The ContactMethod.Value is the text value.

That seems similar to how Google tracks contacts at the very least. And if nothing else, they've likely thought through the problem of keeping track of zillions of contacts from every nation on Earth.

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@yukondude this was my first approach, but what happens when client x asks for a geographic report on where his contacts are located by ZIP code? Or wants to extract emails for marketing purposes? Feels like I'm cheating the db out of indexes. I suppose it could be mined and refactored then. – divitiae Mar 11 '09 at 3:33
@divitiae Extracting the e-mails still works (one of the ContactTypes would be "e-mail") but you're correct about the ZIP code (which we don't have here in Canada, nor anywhere else, but i18n isn't always required). Pulling out the ZIP into a separate column puts you right back at square 1 though. – yukondude Mar 11 '09 at 4:33

There is a name for this pattern. It's called "specialization generalization".

In this case Contact Methods are specialized ways of contacting a Contact.

A web search on "generalization specialization relational design" will lead you to some articles dealing with this pattern in a more general fashion. For an object orineted view of the same pattern, search on "generalization specialization object design".

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In the olden days I'd have gone with a table schema - something like:

Person [ID, Name]
ContactPoint [ID, PersonID, ContactMethod]
EmailContactPoint [ID, EmailAddress]
AddressContactPoint [ID, Line1, Line2, blah]

With a 1-1 relation between the different contact points and the ContactPoint table - a kind of inheritance. ORM's like Hibernate/NHibernate and Entity Framework can instantiate the correct type based on these 1-1 relationships.

Nowadays I'd probably just go with an XML blob, and a couple of functions in SQL to make it easy to deal with the default/primary contact point for a particular type (e.g., "GetPrimaryPhoneNumber(personID)".

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The final consensus answer is that everyone's own answer is the best and no-one else's is worth a cent. That's the problem; there isn't a single way that suits everyone's needs. So, there probably never will be a final consensus answer - maybe not even a consensus answer but almost certainly not a final one.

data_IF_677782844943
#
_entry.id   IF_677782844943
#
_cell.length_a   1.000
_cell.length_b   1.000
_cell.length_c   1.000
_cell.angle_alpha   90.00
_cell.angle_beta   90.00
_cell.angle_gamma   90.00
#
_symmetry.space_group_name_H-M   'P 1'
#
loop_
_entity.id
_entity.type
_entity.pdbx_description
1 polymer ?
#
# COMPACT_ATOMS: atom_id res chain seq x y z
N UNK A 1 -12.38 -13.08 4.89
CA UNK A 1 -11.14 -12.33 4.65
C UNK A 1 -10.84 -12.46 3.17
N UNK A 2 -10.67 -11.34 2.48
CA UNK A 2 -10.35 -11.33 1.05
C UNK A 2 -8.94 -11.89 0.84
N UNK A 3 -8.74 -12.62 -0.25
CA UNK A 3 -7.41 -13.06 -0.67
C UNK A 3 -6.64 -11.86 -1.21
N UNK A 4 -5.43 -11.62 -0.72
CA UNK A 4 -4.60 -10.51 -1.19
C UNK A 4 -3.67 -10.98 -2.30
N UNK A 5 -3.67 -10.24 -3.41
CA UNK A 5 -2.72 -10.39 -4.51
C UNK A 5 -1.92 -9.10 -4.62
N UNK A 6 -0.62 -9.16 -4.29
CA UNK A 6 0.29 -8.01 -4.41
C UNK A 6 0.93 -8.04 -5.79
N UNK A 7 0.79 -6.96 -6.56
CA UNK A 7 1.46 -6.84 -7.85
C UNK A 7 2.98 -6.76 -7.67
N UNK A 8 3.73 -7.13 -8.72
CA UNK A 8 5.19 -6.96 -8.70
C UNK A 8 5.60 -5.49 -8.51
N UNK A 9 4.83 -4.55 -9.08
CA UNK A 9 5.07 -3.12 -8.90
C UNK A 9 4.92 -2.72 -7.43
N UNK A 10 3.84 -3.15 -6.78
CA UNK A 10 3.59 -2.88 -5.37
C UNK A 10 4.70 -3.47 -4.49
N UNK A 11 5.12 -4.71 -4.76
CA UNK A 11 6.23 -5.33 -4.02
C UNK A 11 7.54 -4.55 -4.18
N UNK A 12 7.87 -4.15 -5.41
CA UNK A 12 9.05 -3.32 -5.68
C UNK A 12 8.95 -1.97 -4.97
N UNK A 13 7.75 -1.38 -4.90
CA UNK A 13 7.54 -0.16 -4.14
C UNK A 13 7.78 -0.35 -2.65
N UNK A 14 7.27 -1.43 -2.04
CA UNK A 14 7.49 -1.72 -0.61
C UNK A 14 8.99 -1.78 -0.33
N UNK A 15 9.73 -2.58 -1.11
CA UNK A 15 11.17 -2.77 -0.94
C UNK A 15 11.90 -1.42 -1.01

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Most people really over architect things. Look at it this way, how many phone numbers for a particular Contact do you really care about? Usually 1; sometimes 2.

The same for addresses, usually all you really need is the one on file.

So, with that in mind, look at your app. If you really only have 2 phone numbers, store those in the CONTACT table as HomePhone, WorkPhone or whatever. If, at some point in the future, you determine you need more phone numbers then go ahead and break the numbers out into a separate table. Same for addresses. Same for email.

The reality is that most UI's don't show phone numbers in a grid. Instead they are placed right in line with the name of the person. The reason being is that you only need a couple of numbers.

To sum up: keep the database as simple as it can be. The UI team, and your database server, will thank you for it.

share|improve this answer
@Chris I agree with every point you made, however, in this case, our UI will support multiple inputs for each type of contact method in a way that will not be as confusing as a grid to the user. It is also important to us that we allow them to tag them whatever they want not fix Home, Work – divitiae Mar 11 '09 at 3:24